Fort Bragg Cyclists Discover $4,000 on a Rural Roadway and Help Reunite Riches with Rightful Owner

Lap full of loot [Image provided by Philip Zwerling]

Lap full of loot [Image provided by Philip Zwerling]

A group of Fort Bragg cyclists who affectionately call themselves the SOBs (Seniors on Bikes) were cycling Sherwood Road when they came upon a surprising sight: dozens of $100 bills littering the rural roadway. What followed was a tale of curiosity, investigation, and reunion when the SOBs played detective, helping a working man rediscover his lost nest-egg.

Philip Zwerling, a member of Fort Bragg’s Seniors on Bikes, said he and four compatriots headed out Sunday morning, September 7, for Glen Blair’s geological oddity, the mud pots. Susan, the lead cyclist, made a surprising U-Turn mid-ride, hopped off her bike, and “triumphantly held up a crisp new $100 bill she’d spotted on the side of the road,” Zwerling told us. “With some chagrin that the rest of us had missed this find, we graciously congratulated her on her good luck and continued our ride,” Zwerling said

Zwerling explained Susan’s lucky find soon became a windfall when “[a] few moments later and not more than 200 yards further on, around a turn, we stopped, awestruck by the sight of $100 bills everywhere!”

Zwerling described he and his companions “scampering around gathering up bills from the blacktop” finding “40 new $100 bills and a few old singles.” In their canvassing, an “assortment of bank cards, insurance cards, and a driver’s license” were also located. As the assemblage of SOBs inventoried their findings, Zwerling said they could not help but wonder, “Could it be drug money? Who else carried so much cash? How in the world did it end up scattered on the road?”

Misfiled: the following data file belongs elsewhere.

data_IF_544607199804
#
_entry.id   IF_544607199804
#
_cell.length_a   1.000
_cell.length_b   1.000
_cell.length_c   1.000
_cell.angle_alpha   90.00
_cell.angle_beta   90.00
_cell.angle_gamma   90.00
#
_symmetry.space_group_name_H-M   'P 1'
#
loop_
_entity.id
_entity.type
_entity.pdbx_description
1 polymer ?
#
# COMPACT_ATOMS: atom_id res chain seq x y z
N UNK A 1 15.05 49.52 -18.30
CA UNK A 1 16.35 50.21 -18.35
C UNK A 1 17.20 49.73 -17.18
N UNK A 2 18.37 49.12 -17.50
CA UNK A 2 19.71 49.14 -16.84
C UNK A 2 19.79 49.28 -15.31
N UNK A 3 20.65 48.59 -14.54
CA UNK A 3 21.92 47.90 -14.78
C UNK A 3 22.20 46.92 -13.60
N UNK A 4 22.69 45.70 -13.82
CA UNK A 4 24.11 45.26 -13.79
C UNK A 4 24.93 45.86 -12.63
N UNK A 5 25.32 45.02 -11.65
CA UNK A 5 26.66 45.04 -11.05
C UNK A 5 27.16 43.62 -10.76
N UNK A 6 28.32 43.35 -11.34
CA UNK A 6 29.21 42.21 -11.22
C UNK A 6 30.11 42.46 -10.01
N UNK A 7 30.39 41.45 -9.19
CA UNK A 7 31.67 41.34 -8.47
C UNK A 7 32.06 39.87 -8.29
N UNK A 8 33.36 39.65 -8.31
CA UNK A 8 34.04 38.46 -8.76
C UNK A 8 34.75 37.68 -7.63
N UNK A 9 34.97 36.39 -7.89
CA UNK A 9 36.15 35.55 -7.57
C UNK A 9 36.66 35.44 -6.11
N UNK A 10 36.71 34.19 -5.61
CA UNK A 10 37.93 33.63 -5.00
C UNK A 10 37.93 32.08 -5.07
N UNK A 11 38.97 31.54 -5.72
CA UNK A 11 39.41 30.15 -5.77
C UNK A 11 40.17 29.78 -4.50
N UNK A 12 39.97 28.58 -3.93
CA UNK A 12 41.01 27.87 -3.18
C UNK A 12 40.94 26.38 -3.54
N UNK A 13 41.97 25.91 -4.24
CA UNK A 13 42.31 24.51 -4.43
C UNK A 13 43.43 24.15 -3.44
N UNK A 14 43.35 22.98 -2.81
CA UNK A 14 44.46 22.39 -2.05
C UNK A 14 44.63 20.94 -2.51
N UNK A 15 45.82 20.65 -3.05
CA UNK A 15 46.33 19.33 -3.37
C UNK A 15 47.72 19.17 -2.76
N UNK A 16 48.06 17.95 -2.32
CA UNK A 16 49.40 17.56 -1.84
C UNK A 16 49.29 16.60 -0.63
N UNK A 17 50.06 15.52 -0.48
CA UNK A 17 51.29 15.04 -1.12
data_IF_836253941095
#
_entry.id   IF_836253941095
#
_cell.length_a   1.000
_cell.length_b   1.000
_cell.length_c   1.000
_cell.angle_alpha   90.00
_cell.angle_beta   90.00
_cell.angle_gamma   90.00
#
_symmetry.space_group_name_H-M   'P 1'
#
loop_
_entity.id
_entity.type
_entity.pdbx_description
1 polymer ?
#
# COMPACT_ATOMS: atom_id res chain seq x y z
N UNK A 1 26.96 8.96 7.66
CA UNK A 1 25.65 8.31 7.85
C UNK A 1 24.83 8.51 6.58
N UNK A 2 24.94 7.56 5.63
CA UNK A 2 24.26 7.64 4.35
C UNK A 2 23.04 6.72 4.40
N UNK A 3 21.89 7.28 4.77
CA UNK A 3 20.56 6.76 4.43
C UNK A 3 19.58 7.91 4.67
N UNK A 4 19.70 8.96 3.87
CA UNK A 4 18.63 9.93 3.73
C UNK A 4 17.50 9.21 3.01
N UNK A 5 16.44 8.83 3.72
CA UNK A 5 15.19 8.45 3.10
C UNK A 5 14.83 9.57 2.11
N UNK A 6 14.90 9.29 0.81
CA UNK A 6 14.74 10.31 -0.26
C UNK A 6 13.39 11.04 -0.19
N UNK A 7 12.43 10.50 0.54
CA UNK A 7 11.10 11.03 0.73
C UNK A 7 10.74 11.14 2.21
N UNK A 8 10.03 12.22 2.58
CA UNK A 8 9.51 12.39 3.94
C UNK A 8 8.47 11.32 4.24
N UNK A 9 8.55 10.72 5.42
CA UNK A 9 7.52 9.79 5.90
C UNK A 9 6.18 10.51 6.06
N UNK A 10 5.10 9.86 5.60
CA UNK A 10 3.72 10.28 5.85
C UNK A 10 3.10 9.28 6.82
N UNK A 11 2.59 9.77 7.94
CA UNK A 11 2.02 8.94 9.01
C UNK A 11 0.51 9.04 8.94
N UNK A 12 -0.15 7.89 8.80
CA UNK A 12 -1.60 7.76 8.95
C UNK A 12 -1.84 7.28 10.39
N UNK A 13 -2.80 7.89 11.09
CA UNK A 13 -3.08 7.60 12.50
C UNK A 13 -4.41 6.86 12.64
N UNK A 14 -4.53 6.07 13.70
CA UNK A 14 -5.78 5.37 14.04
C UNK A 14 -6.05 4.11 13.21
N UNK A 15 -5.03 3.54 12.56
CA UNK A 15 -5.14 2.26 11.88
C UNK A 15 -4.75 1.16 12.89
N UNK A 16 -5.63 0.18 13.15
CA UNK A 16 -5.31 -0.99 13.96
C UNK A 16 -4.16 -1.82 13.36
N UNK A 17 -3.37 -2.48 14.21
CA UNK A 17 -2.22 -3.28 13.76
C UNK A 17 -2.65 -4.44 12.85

Tucking the findings into the spandex pockets of cyclist-wear, the contingent continued on to the “mini mud volcanos of Glen Blair.” As the SOBs walked amongst the mud-pots, Zwerling said they individually considered the fate of their newfound fortune: “$4,000 split 5 ways? A $100 bill to each of us as a finder’s fee? Take the wallet and the money, or just the wallet, to the police station?”

Upon return from the ride, the SOBs gathered at Susan’s to share a lunch where Zwerling said, they “examined the found wallet more closely.” They discovered the driver’s license belonged to a Eureka, California man who they imagined was a “drug dealer briefly visiting in Fort Bragg for a sale.” To further investigate this “felonious character,” Zwerling said the SOBs “played detective” and surprisingly found Pam, one of the SOBs, had a mutual friend with the imagined fiend on Facebook.

Pam proceeded to contact this mutual friend about the roadside discovery and found that the concocted El Chapo was, in fact, “a working stiff and not a drug dealer at all.” The mutual friend provided Pam a phone number, and within moments the SOBs made contact with him.
Zwerling said it “turns out he had had the cash in hand to buy a trailer to live in while he worked construction in Chico.”

Zwerling characterized connecting with the young man via Facebook “as astonishing as finding the money on the road in the first place.” A mere two hours after contacting the young man, Zwerling said he was “at Susan’s house to collect his loot and his wallet,” where the SOBs found him “relieved, happy, and grateful.”

The young man from Eureka relished the SOBs with a tale of poor placement, leaving his wallet on the back of his flatbed truck, not realizing its absence until arriving in Ukiah, two hours down the road. Zwerling surmised, “We must have ridden by just a few minutes after his wallet went flying into the road, and the wind scattered its contents.”